British Columbia

B.C. Liberals and Vancouver clash over natural gas restrictions

The B.C. Liberals are promising to overturn a City of Vancouver decision to ban fossil-fuel-based natural gas from new buildings.

City says buildings are Vancouver's largest source of greenhouse gas emissions

B.C. Liberal candidate for Vancouver-Quilchena has promised that his party will repeal the City of Vancouver's "ban on natural gas." The city says there is no such ban in place. (Farrah Merali/CBC)

The B.C. Liberals are promising to overturn a City of Vancouver decision to "ban natural gas" from new buildings — but the city says no such ban is in place. 

"Today's B.C. Liberals will ensure that natural gas remains an energy option for residents, restaurants and businesses in the City of Vancouver," said Liberal candidate Andrew Wilkinson in a media release.

"While we all agree that climate change must be addressed, banning natural gas from the City of Vancouver at a huge cost to residents is not the way to go."

But the city says there is no outright ban on natural gas in place.

Instead, after May 1, developers will have various options to meet the city's new Renewal City Strategy goals, which aim to reduce greenhouse gas emissions from all new homes and buildings by 2030.

"How a developer meets those targets is up to them," said the city in a written statement. 

"It can involve a mix of better insulation, thicker windows, and better design, as well as opting for renewable energy."

Renewable energy could include so-called green natural gas, which is derived from the breakdown of organic materials and wastewater. 

Restaurants oppose strategy

Wilkinson said the new regulation "needlessly adds cost to consumers, homebuyers and restaurateurs." 

In a letter sent to council last July, natural gas supplier FortisBC also denounced the city's decision, claiming it would cost an average family of four $1,500 per year in additional energy costs.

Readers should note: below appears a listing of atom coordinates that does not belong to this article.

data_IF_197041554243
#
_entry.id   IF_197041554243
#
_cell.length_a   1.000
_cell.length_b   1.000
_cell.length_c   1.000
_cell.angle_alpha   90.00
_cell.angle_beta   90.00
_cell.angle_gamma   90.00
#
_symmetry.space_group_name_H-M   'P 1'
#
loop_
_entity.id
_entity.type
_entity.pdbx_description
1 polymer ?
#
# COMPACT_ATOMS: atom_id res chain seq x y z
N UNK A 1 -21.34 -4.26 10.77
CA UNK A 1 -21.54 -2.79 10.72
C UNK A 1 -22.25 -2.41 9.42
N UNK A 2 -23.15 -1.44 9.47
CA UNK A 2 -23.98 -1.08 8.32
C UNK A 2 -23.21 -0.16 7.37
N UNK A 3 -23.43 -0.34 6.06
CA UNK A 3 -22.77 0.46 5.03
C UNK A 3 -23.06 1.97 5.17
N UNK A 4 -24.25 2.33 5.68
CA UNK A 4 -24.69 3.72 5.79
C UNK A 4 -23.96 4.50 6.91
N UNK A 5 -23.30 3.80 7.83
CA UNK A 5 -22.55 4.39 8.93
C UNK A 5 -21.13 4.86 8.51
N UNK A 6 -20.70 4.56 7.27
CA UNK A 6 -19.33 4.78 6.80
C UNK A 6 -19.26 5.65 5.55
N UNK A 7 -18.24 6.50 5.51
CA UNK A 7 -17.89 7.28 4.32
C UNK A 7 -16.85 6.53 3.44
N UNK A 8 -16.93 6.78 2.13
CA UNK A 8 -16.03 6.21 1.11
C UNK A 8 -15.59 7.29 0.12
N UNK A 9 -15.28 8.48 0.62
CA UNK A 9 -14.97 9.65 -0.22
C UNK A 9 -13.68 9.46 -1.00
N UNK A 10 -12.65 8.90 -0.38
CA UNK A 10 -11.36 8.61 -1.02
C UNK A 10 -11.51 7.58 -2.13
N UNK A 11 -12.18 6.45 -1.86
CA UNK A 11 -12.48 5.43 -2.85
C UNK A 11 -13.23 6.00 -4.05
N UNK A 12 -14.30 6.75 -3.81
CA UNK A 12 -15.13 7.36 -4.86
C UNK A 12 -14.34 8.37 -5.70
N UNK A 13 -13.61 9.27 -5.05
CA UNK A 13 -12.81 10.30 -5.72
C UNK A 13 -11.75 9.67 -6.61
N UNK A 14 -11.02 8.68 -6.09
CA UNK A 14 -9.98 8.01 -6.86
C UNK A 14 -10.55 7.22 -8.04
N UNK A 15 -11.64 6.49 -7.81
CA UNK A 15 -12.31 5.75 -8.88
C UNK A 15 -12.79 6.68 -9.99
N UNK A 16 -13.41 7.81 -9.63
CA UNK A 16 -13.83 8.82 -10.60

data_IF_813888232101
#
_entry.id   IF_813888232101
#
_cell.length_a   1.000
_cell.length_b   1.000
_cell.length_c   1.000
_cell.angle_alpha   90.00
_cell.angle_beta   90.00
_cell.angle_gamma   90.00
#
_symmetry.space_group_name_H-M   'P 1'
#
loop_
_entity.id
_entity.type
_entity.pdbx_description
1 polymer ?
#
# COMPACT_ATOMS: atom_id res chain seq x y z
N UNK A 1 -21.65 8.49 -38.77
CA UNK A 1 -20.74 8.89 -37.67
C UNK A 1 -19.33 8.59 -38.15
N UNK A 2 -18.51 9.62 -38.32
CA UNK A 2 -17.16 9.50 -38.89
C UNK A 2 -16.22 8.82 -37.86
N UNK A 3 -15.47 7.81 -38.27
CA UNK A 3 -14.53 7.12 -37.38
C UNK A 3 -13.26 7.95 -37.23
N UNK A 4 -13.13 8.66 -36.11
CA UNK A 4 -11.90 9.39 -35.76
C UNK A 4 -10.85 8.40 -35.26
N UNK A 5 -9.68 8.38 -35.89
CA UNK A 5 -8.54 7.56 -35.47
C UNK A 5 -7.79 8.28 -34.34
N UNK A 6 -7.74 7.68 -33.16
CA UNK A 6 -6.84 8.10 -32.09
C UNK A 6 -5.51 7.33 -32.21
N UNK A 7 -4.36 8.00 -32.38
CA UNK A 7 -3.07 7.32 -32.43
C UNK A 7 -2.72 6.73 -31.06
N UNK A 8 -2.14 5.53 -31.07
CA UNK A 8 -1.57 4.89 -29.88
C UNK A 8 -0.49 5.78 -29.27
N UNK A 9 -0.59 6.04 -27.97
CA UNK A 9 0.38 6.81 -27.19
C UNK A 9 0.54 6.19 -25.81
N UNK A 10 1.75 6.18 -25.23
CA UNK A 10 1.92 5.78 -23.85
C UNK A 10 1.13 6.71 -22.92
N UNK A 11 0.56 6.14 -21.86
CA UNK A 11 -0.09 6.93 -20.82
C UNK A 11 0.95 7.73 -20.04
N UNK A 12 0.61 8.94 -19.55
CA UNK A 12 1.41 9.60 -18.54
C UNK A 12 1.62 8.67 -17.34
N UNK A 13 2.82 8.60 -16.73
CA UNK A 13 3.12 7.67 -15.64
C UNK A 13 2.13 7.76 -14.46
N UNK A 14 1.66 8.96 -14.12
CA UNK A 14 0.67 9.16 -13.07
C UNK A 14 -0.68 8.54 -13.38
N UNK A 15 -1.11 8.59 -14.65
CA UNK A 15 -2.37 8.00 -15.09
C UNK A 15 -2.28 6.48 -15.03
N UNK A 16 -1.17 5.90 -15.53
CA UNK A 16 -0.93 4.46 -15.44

FortisBC does supply renewable natural gas to about 900 customers in Vancouver, but in another letter written to council, the company said it doesn't have enough of it to supply all of its existing customer base.

The Liberals also said the B.C. Restaurant and Food Services Association, which relies heavily on natural gas for cooking, has also come out against the strategy.

"There are more than a thousand restaurants in Vancouver [that] use natural gas as a key component of their business," said the association's CEO, Ian Tostenson, in the same release.

Wilkinson made the announcement Saturday at a restaurant in his riding of Vancouver-Quilchena. 

Buildings the largest source of greenhouse gases: City

The city also said its new targets match the province's amendments to the B.C. Building Code, announced on April 11, which similarly target greenhouse gas emissions. 

However, those amendments do not appear to make any specific reference to natural gas.

According to the city, buildings are Vancouver's largest source of greenhouse gas emissions — making up 56 per cent of all emissions in 2014. Of all the energy used by buildings, natural gas accounts for 26 per cent.

The city estimates that by 2050, 40 per cent of all buildings in Vancouver will have been built after 2020 and will meet the new targets.